Maybe I began to get hopeless because I stayed inside on Saturday morning when Lynne and her exercise trainer went outside and I missed her. Maybe it was Sunday when I slept in until 10 am and missed her again. Maybe that’s why I felt handcuffed to my apartment. Her comfort care in assisted living felt like it was going well before the Covid-19 confinement, but now it doesn’t feel like it’s working well enough. I’m feeling hopeless, helpless.
I cannot sit with her and absorb what she’s experiencing. I want to see her with Schmitty nesting, purring, petting, grooming, brushing. I want to check on his food supplies, kitty litter, sleeping blanket, hideouts. Would he come to see me? Do other caregivers like him?
Or, we could run through her Facebook to see who sent her messages. For example, someone sent her a message and I found out she is from our hometown of Eugene.
Liz in marketing at Aegis said she fixed Lynne’s necklace and I’m jealous. I could have at least fixed that. I’m glad it happened, but are there other times, other necklaces, clothing, shoes that need fixing?
My video chats are too often hit or miss. Someone can help set her up, but she’ll click it off at times. I’ll wait for her scheduled call and it won’t come. Is her phone charged? I bought a stand for her phone, but staff say it doesn’t work. Why? I can’t figure it out until I get it back. There are Zoom meetings she could join if we could reliably schedule them. It’s all too uncertain. Staff are trying hard. They’re busy. Am I too patient? Should I get agitated? I feel useless. Not in control. It’s not working well enough.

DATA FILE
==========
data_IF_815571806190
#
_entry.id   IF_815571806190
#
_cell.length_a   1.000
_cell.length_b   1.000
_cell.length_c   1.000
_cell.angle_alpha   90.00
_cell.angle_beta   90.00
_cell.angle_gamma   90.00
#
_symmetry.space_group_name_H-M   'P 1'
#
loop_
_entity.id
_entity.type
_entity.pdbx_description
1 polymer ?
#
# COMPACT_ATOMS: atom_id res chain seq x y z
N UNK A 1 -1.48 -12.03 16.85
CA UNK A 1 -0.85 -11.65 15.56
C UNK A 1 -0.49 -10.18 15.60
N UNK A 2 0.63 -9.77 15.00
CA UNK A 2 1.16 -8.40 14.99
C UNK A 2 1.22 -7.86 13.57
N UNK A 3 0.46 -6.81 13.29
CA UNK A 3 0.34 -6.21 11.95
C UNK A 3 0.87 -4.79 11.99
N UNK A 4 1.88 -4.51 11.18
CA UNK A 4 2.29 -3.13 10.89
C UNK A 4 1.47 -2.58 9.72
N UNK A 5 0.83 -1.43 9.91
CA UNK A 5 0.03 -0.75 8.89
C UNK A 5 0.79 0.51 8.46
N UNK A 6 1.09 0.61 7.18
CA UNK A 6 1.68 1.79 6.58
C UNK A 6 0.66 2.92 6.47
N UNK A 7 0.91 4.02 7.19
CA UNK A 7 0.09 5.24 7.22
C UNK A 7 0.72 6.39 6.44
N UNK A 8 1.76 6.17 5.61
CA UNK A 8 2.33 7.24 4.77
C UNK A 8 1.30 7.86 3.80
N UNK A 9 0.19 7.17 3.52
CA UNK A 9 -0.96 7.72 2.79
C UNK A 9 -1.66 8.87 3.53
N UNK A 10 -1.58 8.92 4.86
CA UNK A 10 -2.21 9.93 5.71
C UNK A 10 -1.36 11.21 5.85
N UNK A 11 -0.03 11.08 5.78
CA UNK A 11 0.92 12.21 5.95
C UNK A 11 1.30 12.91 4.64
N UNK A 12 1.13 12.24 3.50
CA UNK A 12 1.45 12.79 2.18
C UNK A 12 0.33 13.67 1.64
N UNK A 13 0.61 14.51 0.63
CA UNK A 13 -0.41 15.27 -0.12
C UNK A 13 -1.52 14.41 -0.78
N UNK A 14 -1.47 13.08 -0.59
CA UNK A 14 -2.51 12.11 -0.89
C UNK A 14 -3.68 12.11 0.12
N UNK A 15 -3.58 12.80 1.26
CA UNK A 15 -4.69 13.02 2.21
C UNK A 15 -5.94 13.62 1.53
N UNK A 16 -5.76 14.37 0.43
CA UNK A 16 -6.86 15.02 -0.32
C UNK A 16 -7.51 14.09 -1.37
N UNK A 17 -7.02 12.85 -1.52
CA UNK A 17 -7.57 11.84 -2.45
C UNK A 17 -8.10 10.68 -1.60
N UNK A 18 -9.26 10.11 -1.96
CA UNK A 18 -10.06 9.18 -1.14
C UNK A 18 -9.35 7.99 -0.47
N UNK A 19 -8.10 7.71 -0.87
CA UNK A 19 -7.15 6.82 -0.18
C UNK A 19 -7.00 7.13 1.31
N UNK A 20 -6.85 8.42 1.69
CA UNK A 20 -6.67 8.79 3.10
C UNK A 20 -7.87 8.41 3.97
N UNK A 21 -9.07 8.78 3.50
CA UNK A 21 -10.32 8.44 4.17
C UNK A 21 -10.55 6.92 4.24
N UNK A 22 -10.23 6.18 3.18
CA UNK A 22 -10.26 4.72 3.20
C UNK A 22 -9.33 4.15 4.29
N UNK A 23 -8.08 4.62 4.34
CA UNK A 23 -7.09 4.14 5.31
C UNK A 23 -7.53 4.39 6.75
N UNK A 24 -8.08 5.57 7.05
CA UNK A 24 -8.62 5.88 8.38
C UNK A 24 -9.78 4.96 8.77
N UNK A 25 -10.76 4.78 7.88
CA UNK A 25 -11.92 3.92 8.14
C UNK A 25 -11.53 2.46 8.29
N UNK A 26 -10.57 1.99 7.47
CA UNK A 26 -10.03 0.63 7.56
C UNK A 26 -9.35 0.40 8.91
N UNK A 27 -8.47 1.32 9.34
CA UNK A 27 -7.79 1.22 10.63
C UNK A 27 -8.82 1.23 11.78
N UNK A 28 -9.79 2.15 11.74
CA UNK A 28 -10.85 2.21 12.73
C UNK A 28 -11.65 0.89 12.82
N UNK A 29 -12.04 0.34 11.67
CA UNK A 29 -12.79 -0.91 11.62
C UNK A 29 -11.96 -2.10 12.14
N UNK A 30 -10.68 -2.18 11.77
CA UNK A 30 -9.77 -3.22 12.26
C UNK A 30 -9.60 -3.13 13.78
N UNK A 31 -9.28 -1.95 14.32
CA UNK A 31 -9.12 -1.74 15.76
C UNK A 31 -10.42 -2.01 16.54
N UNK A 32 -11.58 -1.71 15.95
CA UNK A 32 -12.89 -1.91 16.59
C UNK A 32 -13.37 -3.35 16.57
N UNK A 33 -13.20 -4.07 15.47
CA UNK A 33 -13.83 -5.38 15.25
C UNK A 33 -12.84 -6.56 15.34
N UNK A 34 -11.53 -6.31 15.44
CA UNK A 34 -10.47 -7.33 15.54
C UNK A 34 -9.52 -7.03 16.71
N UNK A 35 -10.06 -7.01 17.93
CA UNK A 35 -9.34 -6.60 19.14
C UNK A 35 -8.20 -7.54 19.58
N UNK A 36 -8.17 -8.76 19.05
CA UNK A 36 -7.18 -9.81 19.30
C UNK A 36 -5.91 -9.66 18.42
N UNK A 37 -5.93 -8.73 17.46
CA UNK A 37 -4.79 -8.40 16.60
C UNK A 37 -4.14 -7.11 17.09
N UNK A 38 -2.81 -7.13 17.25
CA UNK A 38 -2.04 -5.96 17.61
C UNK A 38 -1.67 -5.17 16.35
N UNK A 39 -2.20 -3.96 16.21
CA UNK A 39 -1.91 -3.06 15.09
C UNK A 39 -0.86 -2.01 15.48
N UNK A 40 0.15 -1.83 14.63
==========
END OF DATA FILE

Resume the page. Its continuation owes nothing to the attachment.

If I was there we could watch her favorite TV crime mysteries on channel 103 like we used to enjoy. I ask her if she watches TV and she says that’s an idea. She never remembers watching it. She can’t find the channels. I bug staff to turn it on, and worry about bugging them too much for something that Lynne isn’t interested in. I hate the helplessness. It’s not working well enough.
Friends who Video Chat with her give me suggestions from their conversations, such as “Lynne says her feet hurt.” I hadn’t heard that and passed it on to the medical director and the care director. They hadn’t heard it either, but would check it out. I wonder if they remember. Lynne doesn’t mention it..
She reads. I’m grateful staff say she’s always reading. I could read to her. They recommend a book case to store her books scattered around her apartment. They worry about her safety. That doesn’t worry me. I like them spread around so she runs into them, sits on them, touches them, opens them and gets pulled into another orbit beyond her loneliness.